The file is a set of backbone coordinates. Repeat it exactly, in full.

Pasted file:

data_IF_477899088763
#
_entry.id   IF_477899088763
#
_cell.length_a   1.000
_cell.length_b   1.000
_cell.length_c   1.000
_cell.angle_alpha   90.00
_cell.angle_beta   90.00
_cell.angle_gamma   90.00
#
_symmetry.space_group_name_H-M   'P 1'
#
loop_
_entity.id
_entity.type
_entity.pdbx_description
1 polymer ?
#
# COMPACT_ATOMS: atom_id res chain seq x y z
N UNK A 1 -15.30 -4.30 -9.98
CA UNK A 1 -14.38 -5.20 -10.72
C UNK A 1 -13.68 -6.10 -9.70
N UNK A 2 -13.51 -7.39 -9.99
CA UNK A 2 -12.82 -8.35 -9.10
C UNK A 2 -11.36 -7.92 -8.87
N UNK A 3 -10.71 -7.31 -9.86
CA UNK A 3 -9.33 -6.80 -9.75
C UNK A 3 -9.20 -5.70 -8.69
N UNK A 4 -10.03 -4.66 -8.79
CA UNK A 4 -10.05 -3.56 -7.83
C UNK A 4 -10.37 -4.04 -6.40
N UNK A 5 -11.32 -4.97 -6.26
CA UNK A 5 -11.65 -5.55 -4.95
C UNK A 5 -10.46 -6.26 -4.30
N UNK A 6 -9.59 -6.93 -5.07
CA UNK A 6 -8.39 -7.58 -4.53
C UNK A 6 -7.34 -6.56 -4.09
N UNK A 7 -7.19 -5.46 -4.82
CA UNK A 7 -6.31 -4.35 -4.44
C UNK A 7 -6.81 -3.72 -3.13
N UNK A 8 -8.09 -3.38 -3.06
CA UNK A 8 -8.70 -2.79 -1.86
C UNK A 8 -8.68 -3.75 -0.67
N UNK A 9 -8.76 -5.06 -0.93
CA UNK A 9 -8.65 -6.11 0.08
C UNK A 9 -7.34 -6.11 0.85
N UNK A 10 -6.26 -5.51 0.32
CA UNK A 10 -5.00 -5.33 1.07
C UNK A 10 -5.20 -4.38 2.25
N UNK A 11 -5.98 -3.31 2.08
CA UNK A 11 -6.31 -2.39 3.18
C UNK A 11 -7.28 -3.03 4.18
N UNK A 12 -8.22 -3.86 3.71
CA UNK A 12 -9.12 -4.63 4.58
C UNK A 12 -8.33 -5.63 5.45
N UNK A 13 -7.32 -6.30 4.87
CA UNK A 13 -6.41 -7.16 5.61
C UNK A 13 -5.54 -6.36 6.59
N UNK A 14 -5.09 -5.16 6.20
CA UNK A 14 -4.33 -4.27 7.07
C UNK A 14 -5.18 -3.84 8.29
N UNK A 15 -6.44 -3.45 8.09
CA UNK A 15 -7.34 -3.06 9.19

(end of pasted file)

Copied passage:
data_IF_477899088763
#
_entry.id   IF_477899088763
#
_cell.length_a   1.000
_cell.length_b   1.000
_cell.length_c   1.000
_cell.angle_alpha   90.00
_cell.angle_beta   90.00
_cell.angle_gamma   90.00
#
_symmetry.space_group_name_H-M   'P 1'
#
loop_
_entity.id
_entity.type
_entity.pdbx_description
1 polymer ?
#
# COMPACT_ATOMS: atom_id res chain seq x y z
N UNK A 1 -15.30 -4.30 -9.98
CA UNK A 1 -14.38 -5.20 -10.72
C UNK A 1 -13.68 -6.10 -9.70
N UNK A 2 -13.51 -7.39 -9.99
CA UNK A 2 -12.82 -8.35 -9.10
C UNK A 2 -11.36 -7.92 -8.87
N UNK A 3 -10.71 -7.31 -9.86
CA UNK A 3 -9.33 -6.80 -9.75
C UNK A 3 -9.20 -5.70 -8.69
N UNK A 4 -10.03 -4.66 -8.79
CA UNK A 4 -10.05 -3.56 -7.83
C UNK A 4 -10.37 -4.04 -6.40
N UNK A 5 -11.32 -4.97 -6.26
CA UNK A 5 -11.65 -5.55 -4.95
C UNK A 5 -10.46 -6.26 -4.30
N UNK A 6 -9.59 -6.93 -5.07
CA UNK A 6 -8.39 -7.58 -4.53
C UNK A 6 -7.34 -6.56 -4.09
N UNK A 7 -7.19 -5.46 -4.82
CA UNK A 7 -6.31 -4.35 -4.44
C UNK A 7 -6.81 -3.72 -3.13
N UNK A 8 -8.09 -3.38 -3.06
CA UNK A 8 -8.70 -2.79 -1.86
C UNK A 8 -8.68 -3.75 -0.67
N UNK A 9 -8.76 -5.06 -0.93
CA UNK A 9 -8.65 -6.11 0.08
C UNK A 9 -7.34 -6.11 0.85
N UNK A 10 -6.26 -5.51 0.32
CA UNK A 10 -5.00 -5.33 1.07
C UNK A 10 -5.20 -4.38 2.25
N UNK A 11 -5.98 -3.31 2.08
CA UNK A 11 -6.31 -2.39 3.18
C UNK A 11 -7.28 -3.03 4.18
N UNK A 12 -8.22 -3.86 3.71
CA UNK A 12 -9.12 -4.63 4.58
C UNK A 12 -8.33 -5.63 5.45
N UNK A 13 -7.32 -6.30 4.87
CA UNK A 13 -6.41 -7.16 5.61
C UNK A 13 -5.54 -6.36 6.59
N UNK A 14 -5.09 -5.16 6.20
CA UNK A 14 -4.33 -4.27 7.07
C UNK A 14 -5.18 -3.84 8.29
N UNK A 15 -6.44 -3.45 8.09
CA UNK A 15 -7.34 -3.06 9.19